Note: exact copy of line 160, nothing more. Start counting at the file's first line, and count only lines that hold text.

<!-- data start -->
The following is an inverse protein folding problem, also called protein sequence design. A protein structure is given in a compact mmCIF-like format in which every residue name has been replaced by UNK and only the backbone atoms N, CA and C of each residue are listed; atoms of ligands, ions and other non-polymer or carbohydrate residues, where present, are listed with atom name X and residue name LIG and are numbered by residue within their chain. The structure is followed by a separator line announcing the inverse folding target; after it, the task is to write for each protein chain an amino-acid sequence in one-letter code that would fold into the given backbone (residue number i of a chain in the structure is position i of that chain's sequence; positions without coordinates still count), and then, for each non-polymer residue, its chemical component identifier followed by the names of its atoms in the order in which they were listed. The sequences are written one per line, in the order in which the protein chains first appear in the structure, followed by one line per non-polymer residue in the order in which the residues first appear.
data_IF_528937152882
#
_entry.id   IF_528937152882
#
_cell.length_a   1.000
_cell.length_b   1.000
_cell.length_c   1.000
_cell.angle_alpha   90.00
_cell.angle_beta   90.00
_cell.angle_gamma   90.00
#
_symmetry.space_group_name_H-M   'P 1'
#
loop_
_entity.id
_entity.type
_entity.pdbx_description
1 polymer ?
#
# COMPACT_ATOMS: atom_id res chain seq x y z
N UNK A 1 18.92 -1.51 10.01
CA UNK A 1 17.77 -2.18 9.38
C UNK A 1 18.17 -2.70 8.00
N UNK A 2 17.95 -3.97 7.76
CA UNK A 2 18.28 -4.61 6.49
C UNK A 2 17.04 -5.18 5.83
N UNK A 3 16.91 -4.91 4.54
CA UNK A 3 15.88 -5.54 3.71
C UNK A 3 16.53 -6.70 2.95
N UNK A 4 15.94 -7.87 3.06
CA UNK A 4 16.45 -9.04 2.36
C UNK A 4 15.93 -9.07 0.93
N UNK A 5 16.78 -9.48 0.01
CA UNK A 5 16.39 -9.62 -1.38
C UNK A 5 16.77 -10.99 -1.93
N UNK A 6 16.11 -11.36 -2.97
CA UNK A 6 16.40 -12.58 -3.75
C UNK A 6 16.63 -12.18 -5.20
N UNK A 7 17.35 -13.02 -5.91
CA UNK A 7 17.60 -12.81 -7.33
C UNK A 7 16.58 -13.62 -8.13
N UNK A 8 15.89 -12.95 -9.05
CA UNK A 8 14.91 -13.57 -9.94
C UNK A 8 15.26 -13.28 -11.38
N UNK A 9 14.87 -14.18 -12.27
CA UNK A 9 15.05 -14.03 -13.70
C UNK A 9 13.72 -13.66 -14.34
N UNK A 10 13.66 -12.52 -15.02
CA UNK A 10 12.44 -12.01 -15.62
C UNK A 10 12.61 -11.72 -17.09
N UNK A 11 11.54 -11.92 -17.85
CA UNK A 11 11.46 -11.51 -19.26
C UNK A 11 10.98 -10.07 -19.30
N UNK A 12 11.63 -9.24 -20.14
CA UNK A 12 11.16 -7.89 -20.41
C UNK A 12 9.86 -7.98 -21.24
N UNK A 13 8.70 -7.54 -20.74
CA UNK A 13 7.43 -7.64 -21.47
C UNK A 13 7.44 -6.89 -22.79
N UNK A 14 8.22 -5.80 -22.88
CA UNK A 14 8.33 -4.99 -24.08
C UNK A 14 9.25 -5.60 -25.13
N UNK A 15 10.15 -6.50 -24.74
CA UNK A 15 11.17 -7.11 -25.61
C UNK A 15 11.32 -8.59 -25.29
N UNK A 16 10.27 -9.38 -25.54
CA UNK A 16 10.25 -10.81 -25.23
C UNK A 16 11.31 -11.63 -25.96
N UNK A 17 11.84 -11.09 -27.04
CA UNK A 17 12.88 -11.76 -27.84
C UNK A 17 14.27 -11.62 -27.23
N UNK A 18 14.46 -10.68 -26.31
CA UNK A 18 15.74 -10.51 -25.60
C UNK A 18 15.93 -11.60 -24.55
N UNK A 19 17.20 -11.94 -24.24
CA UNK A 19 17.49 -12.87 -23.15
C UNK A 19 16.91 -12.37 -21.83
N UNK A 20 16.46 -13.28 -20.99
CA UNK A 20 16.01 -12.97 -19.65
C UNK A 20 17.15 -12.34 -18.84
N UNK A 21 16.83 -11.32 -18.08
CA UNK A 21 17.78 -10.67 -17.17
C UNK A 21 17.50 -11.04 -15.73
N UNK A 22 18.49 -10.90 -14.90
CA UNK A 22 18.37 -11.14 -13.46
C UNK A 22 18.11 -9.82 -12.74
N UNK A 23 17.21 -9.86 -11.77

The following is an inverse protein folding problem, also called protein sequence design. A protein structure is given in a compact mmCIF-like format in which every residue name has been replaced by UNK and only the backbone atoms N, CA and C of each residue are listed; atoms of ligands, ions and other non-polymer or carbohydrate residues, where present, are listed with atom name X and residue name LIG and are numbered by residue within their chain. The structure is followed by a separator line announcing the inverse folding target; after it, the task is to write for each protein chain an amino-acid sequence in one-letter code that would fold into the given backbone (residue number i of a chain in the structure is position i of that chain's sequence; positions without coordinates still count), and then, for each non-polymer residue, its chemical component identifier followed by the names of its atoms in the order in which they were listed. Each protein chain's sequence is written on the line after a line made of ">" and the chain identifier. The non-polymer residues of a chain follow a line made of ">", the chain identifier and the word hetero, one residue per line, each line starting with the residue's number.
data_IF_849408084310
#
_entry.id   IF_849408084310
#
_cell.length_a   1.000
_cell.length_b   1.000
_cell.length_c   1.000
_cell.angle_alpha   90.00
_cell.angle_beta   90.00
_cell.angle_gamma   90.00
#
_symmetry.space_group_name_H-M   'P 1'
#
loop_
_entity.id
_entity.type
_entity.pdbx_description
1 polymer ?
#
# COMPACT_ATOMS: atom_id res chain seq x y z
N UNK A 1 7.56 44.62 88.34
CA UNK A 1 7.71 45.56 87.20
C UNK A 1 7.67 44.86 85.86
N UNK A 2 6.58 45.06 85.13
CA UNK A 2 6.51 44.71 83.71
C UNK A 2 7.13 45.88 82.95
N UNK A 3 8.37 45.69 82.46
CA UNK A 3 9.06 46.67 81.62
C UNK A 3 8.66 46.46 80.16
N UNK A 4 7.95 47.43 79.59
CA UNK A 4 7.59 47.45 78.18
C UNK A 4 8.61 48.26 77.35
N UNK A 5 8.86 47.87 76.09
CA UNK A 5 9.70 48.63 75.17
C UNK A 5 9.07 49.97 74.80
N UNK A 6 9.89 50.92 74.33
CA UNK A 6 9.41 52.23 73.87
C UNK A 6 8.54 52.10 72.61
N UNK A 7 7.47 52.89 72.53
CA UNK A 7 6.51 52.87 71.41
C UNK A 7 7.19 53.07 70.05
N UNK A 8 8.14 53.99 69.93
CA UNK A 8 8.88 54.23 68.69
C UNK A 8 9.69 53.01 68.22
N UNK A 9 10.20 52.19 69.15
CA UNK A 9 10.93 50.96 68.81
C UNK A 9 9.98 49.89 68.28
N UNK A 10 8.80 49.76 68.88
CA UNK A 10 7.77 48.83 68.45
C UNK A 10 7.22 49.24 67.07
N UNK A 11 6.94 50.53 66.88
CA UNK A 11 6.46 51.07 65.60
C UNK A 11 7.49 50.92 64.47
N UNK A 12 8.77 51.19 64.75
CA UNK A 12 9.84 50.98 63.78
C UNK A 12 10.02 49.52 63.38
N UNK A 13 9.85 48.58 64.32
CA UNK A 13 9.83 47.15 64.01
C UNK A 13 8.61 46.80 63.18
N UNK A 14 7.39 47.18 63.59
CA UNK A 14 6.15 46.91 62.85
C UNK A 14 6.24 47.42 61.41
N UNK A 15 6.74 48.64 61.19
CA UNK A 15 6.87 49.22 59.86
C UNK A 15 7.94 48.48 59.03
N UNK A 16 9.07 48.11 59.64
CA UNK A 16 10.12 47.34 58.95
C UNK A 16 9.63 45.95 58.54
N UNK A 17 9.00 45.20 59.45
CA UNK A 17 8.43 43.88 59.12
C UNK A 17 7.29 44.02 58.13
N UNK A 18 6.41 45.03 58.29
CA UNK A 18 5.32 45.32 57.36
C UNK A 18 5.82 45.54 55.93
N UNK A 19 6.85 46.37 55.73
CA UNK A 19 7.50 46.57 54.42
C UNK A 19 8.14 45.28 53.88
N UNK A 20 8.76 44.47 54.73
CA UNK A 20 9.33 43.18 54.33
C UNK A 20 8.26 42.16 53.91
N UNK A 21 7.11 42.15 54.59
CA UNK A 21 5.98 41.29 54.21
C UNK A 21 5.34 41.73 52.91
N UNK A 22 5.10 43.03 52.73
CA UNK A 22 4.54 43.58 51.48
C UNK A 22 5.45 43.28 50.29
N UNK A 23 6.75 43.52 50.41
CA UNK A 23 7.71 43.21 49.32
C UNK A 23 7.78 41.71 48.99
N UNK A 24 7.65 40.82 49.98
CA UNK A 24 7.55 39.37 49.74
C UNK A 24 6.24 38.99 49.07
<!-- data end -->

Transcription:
C UNK A 17 7.29 44.02 58.13